Cricket For India - Good-Length, Out and In, Cricket

Good-Length, Out and In

- By Polly Umrigar    

A 'good-length' delivery challenges and questions the judgment of even a class batsman. A batsman plays fuller deliveries off the front foot and short deliveries off the back foot. A good-length delivery lands on a spot not as close as the one on which a fuller delivery lands, nor as farther down the wicket as the one on which a short ball lands.

The good-length spot varies from batsman to batsman, depending upon his height and reach. The good-length spot for a shorter batsman will be closer to the stumps than that for a taller batsman.
Generally, the good-length area can be indicated as between six feet and twelve feet away from the batsman for a fast bowler, and between four and six feet away from the batsman for a slow bowler.

The other types of deliveries are:

(i) Full toss
(ii) Yorker
(iii) Half volley
(iv) Long-hop

Full-tosses, half-volleys and long-hops are regarded as ordinary deliveries that quality batsmen are expected to punish. A full-toss comes on to the bat directly without bouncing even once, a long-hop pitches and then 'sits up', demanding to be hit, and a half-volley lands in the 'groove', a perfect ball for a batsman to play a crashing front-foot stroke. However, these deliveries do fetch wickets every now and then. Cricket is an unpredictable sport after all!

The Yorker can be one of the effective weapons in a fast bowler's armoury.


Shaun Pollock

A high-arm action -
Shaun Pollock in the nets

'Swing' is the term that is applied to the movement of a ball in the air, caused by the shine on the ball and angle of the seam - not through spin. 'Swerve' is movement of the ball in the air with a lot of spin on the ball.

An off-spinner turning from off to the leg-side will find his delivery 'drifting' towards the slips. A leg-spinner who spins the ball from the leg-side towards the slips will find the ball drifting towards or outside the batsman's feet. Top-spin causes a ball to drop quicker than normal.

The stronger the wind blowing towards the ball, the greater is the swerve. That is the main reason slow bowlers should almost invariably bowl against the wind.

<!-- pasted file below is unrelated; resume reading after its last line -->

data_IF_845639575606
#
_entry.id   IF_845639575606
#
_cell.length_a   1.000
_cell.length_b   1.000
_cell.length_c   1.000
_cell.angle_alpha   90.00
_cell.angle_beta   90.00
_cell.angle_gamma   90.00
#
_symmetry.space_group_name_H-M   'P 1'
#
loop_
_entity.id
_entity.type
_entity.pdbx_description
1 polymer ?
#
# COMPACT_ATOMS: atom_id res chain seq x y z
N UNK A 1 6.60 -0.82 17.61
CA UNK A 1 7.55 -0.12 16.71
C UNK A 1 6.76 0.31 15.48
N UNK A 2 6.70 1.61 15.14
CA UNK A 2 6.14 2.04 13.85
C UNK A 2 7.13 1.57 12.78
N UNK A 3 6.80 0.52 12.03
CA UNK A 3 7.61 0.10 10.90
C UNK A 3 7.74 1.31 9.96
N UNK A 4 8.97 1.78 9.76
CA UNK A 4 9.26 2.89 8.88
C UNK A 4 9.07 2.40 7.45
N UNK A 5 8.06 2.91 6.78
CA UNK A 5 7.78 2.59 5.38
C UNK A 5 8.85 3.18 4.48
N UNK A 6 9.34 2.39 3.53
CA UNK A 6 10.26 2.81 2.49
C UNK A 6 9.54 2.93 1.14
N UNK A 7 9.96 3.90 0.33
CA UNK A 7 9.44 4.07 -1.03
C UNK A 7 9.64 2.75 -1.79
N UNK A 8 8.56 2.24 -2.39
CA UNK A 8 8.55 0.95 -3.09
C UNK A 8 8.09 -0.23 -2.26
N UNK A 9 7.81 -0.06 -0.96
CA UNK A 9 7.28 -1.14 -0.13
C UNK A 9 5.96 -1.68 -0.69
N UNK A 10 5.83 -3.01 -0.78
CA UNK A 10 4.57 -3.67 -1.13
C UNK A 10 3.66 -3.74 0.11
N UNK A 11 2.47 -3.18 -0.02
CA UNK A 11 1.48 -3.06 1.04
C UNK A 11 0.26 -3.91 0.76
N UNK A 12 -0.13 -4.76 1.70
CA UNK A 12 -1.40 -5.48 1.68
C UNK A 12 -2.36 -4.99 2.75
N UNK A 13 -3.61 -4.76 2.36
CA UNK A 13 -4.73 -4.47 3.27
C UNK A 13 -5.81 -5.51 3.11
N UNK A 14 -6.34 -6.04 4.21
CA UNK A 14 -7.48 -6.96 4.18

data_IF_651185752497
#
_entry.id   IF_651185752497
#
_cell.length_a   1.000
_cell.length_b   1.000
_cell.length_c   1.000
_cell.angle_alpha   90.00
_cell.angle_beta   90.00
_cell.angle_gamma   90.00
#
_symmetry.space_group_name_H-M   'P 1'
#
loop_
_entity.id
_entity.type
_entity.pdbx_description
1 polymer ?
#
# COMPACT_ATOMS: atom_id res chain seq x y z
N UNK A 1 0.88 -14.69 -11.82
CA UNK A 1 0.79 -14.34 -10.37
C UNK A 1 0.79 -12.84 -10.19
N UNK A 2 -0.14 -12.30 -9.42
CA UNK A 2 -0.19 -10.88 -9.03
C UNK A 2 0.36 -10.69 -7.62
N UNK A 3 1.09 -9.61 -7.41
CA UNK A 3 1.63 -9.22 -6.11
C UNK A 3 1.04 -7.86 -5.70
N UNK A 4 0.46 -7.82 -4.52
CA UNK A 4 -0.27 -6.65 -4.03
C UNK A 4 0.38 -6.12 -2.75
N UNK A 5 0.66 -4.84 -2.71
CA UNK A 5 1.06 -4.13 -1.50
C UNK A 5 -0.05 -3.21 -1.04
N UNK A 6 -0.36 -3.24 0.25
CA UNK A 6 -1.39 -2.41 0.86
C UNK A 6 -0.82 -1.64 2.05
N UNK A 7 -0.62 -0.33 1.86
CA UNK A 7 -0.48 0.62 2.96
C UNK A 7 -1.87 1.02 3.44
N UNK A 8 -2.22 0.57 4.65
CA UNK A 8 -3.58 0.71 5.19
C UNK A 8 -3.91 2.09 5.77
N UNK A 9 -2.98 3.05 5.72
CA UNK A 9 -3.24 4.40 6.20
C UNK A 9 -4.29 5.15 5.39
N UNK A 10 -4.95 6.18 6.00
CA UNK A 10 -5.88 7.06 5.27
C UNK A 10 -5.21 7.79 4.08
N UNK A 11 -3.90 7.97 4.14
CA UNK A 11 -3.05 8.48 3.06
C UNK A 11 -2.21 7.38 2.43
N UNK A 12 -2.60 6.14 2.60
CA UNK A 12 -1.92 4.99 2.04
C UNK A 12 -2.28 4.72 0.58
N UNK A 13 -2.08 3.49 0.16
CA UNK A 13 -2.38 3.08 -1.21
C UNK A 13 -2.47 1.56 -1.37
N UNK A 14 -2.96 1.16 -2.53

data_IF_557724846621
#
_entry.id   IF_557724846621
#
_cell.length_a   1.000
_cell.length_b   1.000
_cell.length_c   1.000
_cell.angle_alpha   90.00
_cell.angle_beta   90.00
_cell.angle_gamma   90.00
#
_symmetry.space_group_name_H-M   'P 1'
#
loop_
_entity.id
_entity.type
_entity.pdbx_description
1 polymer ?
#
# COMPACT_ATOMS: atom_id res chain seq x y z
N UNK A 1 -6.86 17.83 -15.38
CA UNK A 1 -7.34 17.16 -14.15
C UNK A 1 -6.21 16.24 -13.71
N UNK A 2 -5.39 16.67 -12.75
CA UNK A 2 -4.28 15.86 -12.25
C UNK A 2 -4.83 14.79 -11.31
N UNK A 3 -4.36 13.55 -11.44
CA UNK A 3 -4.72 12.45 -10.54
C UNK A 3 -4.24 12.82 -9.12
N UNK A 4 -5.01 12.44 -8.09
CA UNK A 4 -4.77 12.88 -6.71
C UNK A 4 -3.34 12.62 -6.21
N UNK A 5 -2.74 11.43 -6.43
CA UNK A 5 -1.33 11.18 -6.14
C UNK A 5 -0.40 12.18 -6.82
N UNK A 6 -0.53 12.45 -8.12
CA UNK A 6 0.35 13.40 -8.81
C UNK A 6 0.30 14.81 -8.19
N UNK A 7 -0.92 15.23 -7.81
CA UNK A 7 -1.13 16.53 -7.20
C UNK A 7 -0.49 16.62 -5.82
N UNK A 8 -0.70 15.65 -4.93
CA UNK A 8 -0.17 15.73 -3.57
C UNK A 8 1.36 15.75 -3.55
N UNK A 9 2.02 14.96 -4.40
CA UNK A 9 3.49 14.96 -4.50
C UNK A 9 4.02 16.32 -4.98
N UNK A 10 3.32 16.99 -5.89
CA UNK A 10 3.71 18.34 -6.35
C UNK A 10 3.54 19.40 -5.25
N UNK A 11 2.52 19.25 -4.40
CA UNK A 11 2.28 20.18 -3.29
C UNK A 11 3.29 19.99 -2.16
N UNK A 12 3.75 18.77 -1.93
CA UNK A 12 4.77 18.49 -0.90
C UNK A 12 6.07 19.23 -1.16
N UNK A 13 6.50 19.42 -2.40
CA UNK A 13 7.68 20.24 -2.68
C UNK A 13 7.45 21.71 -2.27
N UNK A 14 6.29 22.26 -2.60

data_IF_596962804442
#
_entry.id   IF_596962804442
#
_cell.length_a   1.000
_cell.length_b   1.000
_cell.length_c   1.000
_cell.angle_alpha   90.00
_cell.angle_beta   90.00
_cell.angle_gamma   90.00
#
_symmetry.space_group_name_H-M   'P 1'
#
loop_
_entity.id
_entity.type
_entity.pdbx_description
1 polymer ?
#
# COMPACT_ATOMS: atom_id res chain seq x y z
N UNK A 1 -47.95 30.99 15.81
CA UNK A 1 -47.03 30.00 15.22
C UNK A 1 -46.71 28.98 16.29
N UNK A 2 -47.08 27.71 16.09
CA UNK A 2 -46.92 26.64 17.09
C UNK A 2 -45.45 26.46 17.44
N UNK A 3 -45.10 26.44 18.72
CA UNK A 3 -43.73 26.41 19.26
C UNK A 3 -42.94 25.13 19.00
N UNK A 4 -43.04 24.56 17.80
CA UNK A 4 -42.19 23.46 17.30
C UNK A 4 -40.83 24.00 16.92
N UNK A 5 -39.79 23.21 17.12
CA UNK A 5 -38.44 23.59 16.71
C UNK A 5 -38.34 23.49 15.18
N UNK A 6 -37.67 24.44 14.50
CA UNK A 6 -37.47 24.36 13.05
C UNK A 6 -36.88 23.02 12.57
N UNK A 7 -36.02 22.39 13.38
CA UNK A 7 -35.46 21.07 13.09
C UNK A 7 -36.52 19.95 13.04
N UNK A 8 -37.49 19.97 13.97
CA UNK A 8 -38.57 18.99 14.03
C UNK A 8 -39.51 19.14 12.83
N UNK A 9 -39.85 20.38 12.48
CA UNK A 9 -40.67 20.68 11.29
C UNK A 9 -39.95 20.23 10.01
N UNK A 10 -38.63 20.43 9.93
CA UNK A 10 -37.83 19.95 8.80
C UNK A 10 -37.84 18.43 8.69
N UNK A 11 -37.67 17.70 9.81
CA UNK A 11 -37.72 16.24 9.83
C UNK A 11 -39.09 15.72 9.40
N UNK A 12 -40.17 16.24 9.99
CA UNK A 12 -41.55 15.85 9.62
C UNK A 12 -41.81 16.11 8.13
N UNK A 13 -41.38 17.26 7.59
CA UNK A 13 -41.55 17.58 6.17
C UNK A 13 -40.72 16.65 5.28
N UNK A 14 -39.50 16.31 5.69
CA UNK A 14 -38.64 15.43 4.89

Certain conditions are desirable to obtain maximum swing.

A shiny new ball will swing in humid / heavy conditions.

Wind will also aid swing.
As these factors disappear, so will swing.


The ball is held between the first two fingers (which are apart) and the thumb, with the seam upright, the index finger on the left side of the seam and the second finger just placed on the other side with the thumb under the ball and on the seam. The seam should point towards the slips and the shiny side of the ball should face the leg-side.

In delivering the outswinger, a right-handed bowler may occasionally obtain more swing by allowing his arm to stray slightly to the right. The more the ball swings, the more important it will be to pitch it in the right area. One should try to make the batsman come onto the front foot.

A late outswinger is one wherein the ball flies dead straight three quarters of the length of the pitch, and then suddenly dips one way or the other. This can be achieved with a high-arm action. It can happen when the wicket is grassy.


Harbhajan Singh

After the 'release' -
Steve Harmison.

The ball can be held in almost the same way as for the outswinger, except that the shiny should face the opposite direction (off-side) with the seam pointing towards fine leg. The fingers should be closer to each other.

While delivering the inswinger, a bowler needs to keep his action as high as possible, almost flicking his right ear at the point of release. The palm of the hand should turn towards the leg-side as the ball is delivered.

With regard to wind direction, it is generally agreed that a mild breeze coming towards the bowler from the direction of third slip will help the inswinger, whilst a breeze coming from the area between square leg and the wicketkeeper will assist the outswinger. Too much breeze is not good as it can retard the bowler's pace, although most fast bowlers won't mind having the wind behind them to help them bowl quicker.

One shouldn't overdo swing. To keep the batsmen on tenterhooks, it is advisable to mix 'swingers' with straight deliveries.